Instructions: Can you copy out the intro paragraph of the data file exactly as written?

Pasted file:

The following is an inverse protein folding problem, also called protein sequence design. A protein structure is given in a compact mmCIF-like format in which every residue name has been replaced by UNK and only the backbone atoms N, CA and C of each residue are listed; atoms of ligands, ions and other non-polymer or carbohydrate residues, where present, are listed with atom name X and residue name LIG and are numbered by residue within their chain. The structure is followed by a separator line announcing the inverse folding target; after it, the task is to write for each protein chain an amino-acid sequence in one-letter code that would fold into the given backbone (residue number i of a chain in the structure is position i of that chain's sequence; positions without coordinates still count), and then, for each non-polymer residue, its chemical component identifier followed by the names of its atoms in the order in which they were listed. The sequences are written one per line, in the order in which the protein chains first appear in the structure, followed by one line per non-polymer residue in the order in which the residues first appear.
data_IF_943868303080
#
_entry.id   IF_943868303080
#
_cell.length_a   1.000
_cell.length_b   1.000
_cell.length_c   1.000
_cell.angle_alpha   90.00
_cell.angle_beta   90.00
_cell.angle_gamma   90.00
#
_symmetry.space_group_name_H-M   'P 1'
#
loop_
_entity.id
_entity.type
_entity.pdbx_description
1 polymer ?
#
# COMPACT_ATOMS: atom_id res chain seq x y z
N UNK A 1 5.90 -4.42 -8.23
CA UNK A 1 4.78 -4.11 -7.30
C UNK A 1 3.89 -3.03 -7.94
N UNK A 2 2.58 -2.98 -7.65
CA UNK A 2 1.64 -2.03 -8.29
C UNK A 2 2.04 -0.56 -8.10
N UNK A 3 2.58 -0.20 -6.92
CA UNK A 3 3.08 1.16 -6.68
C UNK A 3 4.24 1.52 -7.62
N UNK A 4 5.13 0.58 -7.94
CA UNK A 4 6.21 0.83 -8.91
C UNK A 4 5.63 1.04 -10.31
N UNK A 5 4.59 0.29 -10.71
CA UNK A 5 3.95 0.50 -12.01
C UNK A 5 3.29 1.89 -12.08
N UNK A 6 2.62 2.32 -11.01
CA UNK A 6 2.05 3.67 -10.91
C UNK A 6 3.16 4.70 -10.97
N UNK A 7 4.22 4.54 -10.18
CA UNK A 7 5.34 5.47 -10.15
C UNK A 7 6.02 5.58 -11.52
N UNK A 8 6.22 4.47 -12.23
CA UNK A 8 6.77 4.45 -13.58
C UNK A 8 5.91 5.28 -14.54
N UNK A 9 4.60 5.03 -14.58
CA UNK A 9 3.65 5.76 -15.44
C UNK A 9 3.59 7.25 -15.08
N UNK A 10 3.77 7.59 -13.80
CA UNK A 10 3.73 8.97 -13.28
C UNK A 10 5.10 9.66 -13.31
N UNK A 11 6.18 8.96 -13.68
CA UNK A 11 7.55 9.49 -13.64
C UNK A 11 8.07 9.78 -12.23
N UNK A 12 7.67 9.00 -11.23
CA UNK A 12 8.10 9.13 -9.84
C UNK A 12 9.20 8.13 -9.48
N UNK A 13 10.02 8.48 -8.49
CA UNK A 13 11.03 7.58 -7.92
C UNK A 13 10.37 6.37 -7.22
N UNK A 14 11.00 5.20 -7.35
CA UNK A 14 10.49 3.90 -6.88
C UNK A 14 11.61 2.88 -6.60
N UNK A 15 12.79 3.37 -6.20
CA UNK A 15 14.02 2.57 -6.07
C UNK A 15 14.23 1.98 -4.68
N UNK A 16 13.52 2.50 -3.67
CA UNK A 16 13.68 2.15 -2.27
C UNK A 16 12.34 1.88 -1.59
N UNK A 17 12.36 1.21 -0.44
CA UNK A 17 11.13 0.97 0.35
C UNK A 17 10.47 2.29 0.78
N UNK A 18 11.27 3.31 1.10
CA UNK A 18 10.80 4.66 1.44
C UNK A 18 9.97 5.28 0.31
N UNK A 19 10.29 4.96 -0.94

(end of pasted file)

The following is an inverse protein folding problem, also called protein sequence design. A protein structure is given in a compact mmCIF-like format in which every residue name has been replaced by UNK and only the backbone atoms N, CA and C of each residue are listed; atoms of ligands, ions and other non-polymer or carbohydrate residues, where present, are listed with atom name X and residue name LIG and are numbered by residue within their chain. The structure is followed by a separator line announcing the inverse folding target; after it, the task is to write for each protein chain an amino-acid sequence in one-letter code that would fold into the given backbone (residue number i of a chain in the structure is position i of that chain's sequence; positions without coordinates still count), and then, for each non-polymer residue, its chemical component identifier followed by the names of its atoms in the order in which they were listed. The sequences are written one per line, in the order in which the protein chains first appear in the structure, followed by one line per non-polymer residue in the order in which the residues first appear.